Lovemore Ranga Mataire The Reader
THE Making of the Africa-Nation: Pan-Africanism and the African Renaissance is a rich resource book on the teething problems affecting Africa and how they can be remedied. Its resourcefulness comes from the array of contributors with varying academic and historical backgrounds. However, the overarching thrust of the book is centred on unity that the contributors unanimously agree is an essential ingredient towards the transformation of the continent from its present sorry state.
Edited by Professor Mammo Muchie, the Ethiopian-born academic is the current director of the research programme on Civil Society and African Integration at the University of Natal in South Africa; the book is a product of an international workshop on: Pan-Africanism – An Idea Whose Time Has Come held in Denmark in December 2000.
Indeed, the idea of unity has been a recurring theme in Africa’s struggles against the forces of fragmentation. The premise of the book is that a truly united Africa is not possible without a prior making of the African given the fact that a shared sense of being African is at best still in a state of flux. This point is substantiated by Prof Muchie in his introduction when he says: “The idea of Africa itself has also not been satisfactorily settled. With these in mind, discussions of any unity project in Africa must necessarily start with posing and answering some fundamental questions. Who is uniting? What for? And how should the unity pro- ceed?”
With gusto and frankness, the contributors tackle various issues, challenges and prospects of Africa’s unity projects in ways that have, perhaps, not been hitherto articulated in African socio-political thoughts.
The contributors, all senior academics in different fields, enrich the book with their different traditions, perspectives and narrative styles. The contributors include Dr David Abdulai, who is the current chief executive officer of Nolaygewerks Initiatives in Kuala Lumpur; Baffour Ankomah, the New African magazine editor; Desmond Davies, editor of the London-based weekly magazine West Africa; Steven Friedman, a senior research fellow at the Centre for Policy Studies, an independent policy research institute, Johannesburg, South Africa; Professor Kwesi Kwa Prah, the director for the Centre for Advanced Studies of African Society in Cape Town, South Africa; and Dr Anna Leander, who is a researcher at the Institute of International Studies at Copenhagen University in Denmark.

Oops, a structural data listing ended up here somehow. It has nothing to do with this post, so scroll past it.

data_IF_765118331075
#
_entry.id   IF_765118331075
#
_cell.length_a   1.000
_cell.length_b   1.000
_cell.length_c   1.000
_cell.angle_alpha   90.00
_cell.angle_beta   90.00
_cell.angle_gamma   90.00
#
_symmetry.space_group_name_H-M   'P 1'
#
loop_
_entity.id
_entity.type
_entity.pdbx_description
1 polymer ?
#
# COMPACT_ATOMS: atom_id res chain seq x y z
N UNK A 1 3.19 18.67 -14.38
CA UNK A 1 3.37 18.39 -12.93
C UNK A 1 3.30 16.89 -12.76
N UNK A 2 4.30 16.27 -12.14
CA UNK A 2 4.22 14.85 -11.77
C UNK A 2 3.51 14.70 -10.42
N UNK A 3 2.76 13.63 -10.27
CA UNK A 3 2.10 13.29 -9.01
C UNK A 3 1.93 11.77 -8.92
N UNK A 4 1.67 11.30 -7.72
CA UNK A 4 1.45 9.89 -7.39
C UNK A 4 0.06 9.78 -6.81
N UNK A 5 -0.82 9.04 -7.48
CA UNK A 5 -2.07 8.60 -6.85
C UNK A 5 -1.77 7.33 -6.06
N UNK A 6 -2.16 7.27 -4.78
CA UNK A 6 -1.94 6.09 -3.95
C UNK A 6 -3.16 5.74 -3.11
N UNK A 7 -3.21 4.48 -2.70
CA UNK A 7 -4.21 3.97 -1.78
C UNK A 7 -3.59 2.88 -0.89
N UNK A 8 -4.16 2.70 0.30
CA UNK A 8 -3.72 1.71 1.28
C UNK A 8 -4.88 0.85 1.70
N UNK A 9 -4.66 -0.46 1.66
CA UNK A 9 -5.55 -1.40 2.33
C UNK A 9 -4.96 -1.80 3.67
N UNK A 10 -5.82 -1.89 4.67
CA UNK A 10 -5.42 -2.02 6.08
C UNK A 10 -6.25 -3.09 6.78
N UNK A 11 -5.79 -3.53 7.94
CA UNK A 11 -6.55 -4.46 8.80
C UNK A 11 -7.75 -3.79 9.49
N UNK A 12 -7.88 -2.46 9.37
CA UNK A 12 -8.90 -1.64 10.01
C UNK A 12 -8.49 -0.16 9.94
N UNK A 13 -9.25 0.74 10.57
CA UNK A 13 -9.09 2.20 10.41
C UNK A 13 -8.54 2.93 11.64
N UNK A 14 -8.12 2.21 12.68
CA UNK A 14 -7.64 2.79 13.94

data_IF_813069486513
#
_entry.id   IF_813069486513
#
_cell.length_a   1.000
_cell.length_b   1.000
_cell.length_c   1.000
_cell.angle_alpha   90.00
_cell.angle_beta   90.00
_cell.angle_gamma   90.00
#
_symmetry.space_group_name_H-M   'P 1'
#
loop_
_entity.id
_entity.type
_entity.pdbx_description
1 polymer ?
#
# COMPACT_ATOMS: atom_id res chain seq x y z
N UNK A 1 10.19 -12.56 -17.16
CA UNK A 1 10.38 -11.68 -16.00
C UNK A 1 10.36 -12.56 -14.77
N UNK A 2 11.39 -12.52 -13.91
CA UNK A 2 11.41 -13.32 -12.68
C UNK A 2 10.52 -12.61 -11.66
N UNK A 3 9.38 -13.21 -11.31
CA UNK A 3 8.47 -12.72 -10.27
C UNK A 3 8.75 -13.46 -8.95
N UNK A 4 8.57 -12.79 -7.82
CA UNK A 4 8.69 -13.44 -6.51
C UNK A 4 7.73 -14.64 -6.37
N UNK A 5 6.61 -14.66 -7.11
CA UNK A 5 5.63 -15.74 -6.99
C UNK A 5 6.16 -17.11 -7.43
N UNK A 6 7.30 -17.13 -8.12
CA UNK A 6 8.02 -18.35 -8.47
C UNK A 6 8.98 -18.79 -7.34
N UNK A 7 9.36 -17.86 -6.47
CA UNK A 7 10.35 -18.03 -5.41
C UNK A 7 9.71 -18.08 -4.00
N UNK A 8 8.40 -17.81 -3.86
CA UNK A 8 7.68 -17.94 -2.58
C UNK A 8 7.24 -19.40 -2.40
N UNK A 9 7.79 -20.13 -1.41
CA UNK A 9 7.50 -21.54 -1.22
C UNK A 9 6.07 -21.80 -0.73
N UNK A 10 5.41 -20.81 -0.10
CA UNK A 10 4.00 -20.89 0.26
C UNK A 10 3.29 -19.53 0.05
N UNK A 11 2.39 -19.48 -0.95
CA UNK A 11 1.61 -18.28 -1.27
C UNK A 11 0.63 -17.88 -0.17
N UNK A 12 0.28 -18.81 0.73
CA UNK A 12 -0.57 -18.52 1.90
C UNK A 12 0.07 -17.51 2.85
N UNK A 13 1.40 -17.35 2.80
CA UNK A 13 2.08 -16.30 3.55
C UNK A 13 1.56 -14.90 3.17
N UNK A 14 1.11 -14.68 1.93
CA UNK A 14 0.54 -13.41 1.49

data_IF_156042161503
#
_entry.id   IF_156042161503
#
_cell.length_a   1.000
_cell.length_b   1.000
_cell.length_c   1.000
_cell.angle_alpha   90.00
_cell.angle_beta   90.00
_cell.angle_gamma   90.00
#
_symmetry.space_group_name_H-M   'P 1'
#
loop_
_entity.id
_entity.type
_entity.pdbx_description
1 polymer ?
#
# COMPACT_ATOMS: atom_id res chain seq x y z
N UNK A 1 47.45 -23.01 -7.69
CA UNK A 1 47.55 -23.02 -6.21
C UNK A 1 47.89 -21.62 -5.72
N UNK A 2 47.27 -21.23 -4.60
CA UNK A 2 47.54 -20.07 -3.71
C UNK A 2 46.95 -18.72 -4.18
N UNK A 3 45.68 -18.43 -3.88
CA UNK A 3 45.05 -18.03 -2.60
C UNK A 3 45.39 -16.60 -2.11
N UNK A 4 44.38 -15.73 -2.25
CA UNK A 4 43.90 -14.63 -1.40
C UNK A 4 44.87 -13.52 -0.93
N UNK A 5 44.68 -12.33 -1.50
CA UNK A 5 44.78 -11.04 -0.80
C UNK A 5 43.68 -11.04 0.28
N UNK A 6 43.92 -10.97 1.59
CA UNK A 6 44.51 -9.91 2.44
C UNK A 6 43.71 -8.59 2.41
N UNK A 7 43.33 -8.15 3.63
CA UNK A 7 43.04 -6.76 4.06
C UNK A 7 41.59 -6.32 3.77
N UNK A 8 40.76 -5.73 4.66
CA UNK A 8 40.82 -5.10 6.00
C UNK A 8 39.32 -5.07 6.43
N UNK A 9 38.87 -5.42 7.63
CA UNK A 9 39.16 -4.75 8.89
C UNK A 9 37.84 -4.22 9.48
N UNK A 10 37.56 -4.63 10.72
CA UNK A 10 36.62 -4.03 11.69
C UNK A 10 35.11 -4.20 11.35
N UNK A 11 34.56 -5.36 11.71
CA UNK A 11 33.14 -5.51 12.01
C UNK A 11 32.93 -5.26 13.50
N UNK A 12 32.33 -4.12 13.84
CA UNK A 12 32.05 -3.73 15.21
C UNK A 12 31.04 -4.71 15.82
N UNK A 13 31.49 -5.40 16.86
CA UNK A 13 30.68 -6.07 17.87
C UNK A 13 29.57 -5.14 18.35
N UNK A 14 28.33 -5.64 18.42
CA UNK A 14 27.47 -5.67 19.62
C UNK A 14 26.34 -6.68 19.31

While generally agreed that Africa has the resources to rise above its current challenges, some however go further to stress that with a resurgent imperialism, there is an urgent need to bring back to the African national project through the triadic notions of Africa-Nation, Pan-Africanism and African Renaissance, ideological frameworks they see as both narratives for development and as counter strategies for the current drive towards hegemony and re-colonisation.
In his contribution titled “Has the African Hour Came”, Prof Muchie contends that the absence of a shared vision of what constitutes an African has complicated the unity project on the continent.
“There is no shared idea of the African yet. Nor is the idea of Africa something that is settled. To date, this lack of shared understanding has made all well-intentioned attempts to unite and make Africa speak with a recognisable and distinct voice unstable,” says Prof Muchie.
In his usual robust and unapologetic stance, Baffour Ankomah focuses on the role of the African media in promoting African integration and urged journalists to realise that media does not operate in a vacuum and the issue of media freedom and independence is more of a myth than a reality even in so-called developed democracies.
“Rather, we feed ourselves with notions of this mythical free press that doesn’t exist anywhere. On the wings of this deceit, we set forth to reproduce this ‘free press’ in Africa often with catastrophic results.”
Ankomah says it has become fashionable for most African journalists to invite damnation from authorities by publishing sensational and half-backed stories regardless of the harm of the stories to the national interest.
He argues that the media in Africa has a huge role in deconstructing the colonial construct that African history started with the arrival of the Europeans.